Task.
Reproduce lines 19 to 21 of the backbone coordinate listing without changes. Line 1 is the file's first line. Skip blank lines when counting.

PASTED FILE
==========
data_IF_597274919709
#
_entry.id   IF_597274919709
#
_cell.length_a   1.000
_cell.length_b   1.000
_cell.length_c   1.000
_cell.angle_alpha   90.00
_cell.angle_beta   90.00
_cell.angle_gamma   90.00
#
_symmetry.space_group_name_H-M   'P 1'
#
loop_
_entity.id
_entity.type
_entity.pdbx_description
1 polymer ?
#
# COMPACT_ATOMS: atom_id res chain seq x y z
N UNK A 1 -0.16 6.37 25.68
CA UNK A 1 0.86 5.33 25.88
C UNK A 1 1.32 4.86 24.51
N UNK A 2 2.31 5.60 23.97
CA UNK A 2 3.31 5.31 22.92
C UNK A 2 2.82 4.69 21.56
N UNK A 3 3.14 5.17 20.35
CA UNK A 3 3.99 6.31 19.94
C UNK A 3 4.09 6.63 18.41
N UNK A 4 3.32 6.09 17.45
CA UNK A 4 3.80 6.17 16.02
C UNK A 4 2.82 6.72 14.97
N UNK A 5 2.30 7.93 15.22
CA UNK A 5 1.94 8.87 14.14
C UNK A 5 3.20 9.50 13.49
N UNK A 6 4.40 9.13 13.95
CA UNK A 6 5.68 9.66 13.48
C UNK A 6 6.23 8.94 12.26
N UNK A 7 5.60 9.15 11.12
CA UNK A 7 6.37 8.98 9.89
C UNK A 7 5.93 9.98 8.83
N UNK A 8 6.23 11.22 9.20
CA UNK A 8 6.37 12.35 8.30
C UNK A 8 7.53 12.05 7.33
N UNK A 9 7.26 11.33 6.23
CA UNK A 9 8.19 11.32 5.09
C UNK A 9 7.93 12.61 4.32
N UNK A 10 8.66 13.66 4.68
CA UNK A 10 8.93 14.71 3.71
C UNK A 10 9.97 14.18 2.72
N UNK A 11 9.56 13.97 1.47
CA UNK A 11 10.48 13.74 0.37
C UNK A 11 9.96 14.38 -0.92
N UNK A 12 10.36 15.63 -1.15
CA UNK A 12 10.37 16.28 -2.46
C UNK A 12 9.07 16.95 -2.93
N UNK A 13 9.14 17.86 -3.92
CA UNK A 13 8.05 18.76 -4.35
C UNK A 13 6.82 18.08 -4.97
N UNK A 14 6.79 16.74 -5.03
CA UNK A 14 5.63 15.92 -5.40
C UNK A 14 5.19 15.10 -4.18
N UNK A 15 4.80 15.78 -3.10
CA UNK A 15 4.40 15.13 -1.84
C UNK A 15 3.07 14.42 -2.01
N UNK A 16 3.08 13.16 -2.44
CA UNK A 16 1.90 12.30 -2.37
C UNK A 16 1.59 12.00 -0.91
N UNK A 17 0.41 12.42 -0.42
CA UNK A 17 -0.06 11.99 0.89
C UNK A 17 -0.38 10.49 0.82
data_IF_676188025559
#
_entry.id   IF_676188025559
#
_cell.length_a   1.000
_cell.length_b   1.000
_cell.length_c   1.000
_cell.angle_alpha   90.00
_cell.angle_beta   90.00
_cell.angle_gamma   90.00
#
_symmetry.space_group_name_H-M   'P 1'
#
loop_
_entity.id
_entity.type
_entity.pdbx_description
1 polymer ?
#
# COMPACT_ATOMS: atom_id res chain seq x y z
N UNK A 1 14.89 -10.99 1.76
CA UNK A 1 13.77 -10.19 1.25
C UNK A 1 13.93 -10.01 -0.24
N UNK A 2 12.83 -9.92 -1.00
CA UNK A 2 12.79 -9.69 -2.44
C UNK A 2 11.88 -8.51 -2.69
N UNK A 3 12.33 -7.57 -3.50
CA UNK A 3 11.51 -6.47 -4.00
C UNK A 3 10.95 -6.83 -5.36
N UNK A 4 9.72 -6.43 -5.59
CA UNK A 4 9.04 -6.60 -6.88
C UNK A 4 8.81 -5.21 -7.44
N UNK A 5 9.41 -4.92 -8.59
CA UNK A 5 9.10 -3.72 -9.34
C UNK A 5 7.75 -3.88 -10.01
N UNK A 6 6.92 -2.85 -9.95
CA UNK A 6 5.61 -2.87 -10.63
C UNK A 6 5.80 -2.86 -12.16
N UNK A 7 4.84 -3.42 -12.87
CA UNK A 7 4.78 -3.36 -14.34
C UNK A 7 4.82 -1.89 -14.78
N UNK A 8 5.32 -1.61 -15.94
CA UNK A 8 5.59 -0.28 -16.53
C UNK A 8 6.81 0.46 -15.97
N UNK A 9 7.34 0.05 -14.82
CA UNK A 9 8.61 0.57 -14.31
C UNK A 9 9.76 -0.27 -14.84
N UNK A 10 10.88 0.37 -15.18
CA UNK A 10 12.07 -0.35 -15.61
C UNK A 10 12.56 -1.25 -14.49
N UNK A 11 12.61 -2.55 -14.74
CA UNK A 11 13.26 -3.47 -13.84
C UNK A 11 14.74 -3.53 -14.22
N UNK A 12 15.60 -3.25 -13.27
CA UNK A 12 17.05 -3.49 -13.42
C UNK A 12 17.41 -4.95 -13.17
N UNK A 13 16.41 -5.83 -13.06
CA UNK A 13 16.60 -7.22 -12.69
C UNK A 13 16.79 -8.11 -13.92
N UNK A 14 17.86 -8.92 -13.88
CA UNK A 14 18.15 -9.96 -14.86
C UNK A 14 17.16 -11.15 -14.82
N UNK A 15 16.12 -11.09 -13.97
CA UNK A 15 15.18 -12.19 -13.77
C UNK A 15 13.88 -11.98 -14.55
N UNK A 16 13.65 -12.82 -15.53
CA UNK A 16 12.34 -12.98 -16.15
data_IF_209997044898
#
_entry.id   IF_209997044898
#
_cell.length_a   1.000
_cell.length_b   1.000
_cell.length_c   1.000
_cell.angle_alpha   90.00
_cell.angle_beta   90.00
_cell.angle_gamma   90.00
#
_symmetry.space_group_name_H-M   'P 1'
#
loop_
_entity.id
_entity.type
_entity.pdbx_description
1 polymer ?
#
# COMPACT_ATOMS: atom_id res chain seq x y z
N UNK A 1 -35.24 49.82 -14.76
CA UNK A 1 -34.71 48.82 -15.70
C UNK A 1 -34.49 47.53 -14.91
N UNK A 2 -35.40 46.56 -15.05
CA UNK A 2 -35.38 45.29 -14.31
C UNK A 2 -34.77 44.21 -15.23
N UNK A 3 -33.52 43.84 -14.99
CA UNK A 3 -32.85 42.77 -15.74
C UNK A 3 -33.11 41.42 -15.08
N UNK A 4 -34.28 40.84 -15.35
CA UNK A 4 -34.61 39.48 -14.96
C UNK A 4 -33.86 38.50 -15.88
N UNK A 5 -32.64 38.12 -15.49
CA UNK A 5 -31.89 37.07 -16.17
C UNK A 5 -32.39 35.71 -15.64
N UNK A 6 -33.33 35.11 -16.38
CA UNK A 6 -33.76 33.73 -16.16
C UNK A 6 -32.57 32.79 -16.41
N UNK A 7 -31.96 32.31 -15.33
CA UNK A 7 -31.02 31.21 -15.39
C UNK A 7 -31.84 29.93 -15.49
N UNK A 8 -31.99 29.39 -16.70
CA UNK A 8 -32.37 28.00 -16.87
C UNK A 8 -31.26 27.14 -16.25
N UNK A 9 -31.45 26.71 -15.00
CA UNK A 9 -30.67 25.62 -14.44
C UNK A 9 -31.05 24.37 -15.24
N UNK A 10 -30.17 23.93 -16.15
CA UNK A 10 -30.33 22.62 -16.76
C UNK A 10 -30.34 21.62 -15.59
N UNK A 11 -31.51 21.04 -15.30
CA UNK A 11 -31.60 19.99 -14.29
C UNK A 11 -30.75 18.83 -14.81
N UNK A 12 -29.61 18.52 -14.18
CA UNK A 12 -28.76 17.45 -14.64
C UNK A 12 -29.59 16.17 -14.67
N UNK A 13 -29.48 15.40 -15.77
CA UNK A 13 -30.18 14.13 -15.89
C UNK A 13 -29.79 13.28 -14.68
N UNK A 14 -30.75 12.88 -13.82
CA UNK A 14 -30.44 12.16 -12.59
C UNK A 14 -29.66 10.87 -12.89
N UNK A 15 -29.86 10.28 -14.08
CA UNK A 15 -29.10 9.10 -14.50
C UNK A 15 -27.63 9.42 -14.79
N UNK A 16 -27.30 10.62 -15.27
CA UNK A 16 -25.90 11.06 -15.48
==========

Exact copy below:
#
# COMPACT_ATOMS: atom_id res chain seq x y z
N UNK A 1 -0.16 6.37 25.68